If Veronica Fegatilli could describe her career path in one word, it would be “uncommon.” After graduating with both a bachelor’s and a master’s degree from Bocconi University, Fegatilli spent two years working as a risk management analyst and researcher in Italy, specializing in both the sell side and central banking. By the time she joined Princeton BCF’s Master in Finance program in 2018, she was more experienced than many of her peers
It was precisely because of her experience that Fegatilli was able to take full advantage of the opportunities Princeton had to offer. Since graduating in 2020, she has joined Capula as a volatility trader and remains an enthusiastic member of BCF’s alumni network.
In this short interview, Lindsay Bracken, BCF’s Manager of Career Development and External Relations talks to Fegatilli about her path to Princeton and where she is now, one year out of BCF’s program.
If you’re a Princeton BCF alumnus who’s reached a milestone in your career, we’d love to hear from you. Reach out to Bracken (email@example.com) to stay in touch and tell your story.
Bracken: Why did you decide to pursue a second master’s degree at Princeton BCF? How did it fit into your career plan?
Fegatilli: I decided to pursue a second master’s degree at Princeton BCF because I wanted to join the buy side investment industry as a quantitative trader. To do that, I needed to become more quantitative—learning how to code well was a top priority for me. Princeton ticked all the boxes and more. In addition to strengthening my quantitative skillset, BCF also helped me to get international exposure, build a solid professional network, and compete in a very challenging and ever-changing environment.
Bracken: What was it like graduating during the COVID-19 pandemic? How did that impact your career trajectory?
Fegatilli: Starting a new career during this pandemic has been difficult. Working from home has its clear advantages, but as a junior trader, face-to-face interactions with my managers and peers are absolutely fundamental to my growth. For someone like me, who is always eager to learn and learn quickly, working in COVID times has slowed down the person-to-person learning process. At the same time, it has forced me to build my own learning curve by challenging me to not outsource even a single crumb of knowledge. This has made me more independent and reliable as a contributor to my team.
As for graduation—I missed throwing my cap in the air!
Bracken: What has been your most memorable experience or most unexpected lesson learned since graduating in 2020?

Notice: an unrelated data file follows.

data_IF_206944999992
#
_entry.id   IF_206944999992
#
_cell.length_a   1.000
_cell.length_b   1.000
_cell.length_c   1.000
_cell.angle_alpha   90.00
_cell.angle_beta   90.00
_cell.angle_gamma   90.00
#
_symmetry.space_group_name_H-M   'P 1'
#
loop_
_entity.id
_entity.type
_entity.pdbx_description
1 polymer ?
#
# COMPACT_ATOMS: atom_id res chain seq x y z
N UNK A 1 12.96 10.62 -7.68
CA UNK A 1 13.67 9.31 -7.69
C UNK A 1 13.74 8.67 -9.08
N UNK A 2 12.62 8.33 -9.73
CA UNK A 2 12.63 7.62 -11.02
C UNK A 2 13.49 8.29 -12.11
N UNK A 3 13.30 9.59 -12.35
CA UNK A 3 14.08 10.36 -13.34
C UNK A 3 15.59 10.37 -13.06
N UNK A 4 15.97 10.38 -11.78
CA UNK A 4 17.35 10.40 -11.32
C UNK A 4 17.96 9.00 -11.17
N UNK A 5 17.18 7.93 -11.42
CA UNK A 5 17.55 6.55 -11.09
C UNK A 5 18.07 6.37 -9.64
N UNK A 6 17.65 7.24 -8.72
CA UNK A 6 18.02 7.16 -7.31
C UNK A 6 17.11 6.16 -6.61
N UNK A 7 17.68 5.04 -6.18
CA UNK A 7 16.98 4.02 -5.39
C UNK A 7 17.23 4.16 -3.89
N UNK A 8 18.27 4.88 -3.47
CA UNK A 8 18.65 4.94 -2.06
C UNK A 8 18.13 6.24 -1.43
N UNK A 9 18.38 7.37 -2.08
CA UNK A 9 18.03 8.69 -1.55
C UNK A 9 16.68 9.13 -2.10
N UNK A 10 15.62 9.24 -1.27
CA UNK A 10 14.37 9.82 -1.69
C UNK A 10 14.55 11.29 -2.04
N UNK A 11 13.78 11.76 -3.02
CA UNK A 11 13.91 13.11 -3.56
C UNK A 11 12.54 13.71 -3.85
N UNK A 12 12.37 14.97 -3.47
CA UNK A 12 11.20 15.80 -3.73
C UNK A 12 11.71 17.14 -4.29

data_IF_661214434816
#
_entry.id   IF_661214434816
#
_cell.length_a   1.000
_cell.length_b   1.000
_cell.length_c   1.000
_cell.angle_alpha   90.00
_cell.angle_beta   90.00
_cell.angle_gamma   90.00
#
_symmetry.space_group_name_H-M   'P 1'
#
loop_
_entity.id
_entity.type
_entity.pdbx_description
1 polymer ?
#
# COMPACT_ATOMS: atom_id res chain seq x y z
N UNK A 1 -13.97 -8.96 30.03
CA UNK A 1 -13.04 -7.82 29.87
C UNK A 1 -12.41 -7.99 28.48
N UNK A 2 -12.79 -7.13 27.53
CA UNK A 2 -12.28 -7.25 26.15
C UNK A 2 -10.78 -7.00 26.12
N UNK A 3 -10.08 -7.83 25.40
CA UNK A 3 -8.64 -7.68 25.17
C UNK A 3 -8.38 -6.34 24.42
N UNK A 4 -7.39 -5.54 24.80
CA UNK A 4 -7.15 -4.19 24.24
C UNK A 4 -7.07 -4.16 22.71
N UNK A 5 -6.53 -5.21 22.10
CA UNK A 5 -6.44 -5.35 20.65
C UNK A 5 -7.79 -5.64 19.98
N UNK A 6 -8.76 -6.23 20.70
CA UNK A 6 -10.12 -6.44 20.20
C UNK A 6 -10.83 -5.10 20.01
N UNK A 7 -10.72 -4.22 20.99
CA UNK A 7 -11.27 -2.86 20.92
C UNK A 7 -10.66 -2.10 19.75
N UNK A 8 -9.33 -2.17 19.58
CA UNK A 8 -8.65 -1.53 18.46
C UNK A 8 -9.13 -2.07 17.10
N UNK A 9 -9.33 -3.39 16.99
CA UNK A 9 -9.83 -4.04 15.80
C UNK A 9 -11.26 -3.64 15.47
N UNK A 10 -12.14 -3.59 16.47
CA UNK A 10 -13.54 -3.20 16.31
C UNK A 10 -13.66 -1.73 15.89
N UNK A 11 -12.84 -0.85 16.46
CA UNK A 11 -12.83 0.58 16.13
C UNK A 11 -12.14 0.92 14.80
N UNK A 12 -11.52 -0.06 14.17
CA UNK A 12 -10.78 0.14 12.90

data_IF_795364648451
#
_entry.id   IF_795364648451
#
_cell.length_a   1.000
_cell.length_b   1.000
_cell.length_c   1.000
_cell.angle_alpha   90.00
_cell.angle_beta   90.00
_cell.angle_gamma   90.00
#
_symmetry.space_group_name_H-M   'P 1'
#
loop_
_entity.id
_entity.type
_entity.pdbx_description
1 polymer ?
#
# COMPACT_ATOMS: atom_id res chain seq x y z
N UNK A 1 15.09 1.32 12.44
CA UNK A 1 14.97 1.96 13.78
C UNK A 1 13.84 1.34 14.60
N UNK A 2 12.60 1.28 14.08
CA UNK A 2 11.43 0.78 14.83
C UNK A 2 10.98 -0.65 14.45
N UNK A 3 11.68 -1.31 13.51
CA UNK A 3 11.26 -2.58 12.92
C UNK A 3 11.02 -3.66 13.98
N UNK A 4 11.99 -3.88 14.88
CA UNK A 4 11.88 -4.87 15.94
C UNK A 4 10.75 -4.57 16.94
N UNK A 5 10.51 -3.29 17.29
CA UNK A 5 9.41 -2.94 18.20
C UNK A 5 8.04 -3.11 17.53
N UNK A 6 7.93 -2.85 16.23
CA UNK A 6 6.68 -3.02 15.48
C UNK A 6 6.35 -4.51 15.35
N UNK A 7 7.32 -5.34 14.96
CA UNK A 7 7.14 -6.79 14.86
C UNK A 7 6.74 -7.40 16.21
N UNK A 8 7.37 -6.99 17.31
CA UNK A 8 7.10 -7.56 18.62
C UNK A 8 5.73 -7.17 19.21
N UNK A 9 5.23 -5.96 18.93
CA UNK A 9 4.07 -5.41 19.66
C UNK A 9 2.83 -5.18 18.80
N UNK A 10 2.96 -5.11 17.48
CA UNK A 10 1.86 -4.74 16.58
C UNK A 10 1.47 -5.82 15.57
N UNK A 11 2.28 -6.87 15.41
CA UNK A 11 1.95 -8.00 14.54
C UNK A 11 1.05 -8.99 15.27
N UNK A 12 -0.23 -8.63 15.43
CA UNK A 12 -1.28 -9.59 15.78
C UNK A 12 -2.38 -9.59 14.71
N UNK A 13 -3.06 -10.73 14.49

Fegatilli: This past year has taught me to never let your guard down. For months, COVID-19 and the financial markets have been telling everyone, “When you think all is done, it is actually just getting started!” Truthfully, we all need to cope with uncertainty, every day and in every aspect of our lives. The important thing is to not lose control or let external influences affect your actions. Someone once said, “Decisions based on emotions aren’t decisions at all!”
Bracken: What courses or experiences from your time at Princeton BCF have proven most valuable to you as you entered this new phase of your career?
Fegatilli: My two years at Princeton were all about respecting deadlines. When you work in such a dynamic and competitive environment, you cannot afford to miss your duties or be late. You are 100% responsible for your time and your results. The Master in Finance program at Princeton helped me to develop a more consistent approach in managing my time, identifying my priorities, and being detailed without forgetting my overall goal. Moreover, my classmates were (and are) a HUGE value: being surrounded by such sharp and brilliant minds pushed me beyond my limits. Now, I am conscious of the value I bring to my workplace and am ready to compete without fear.
Bracken: What advice do you have for current or future Master in Finance students as they look toward the next step in their career?
Fegatilli: Do not be afraid to dare! Keep up with technology, practice interviewing even after you get a full-time job, be curious, ask questions without fear of looking silly, respect roles and responsibilities, and be reliable. The finance world is like a love story: the other party needs to be able to trust you!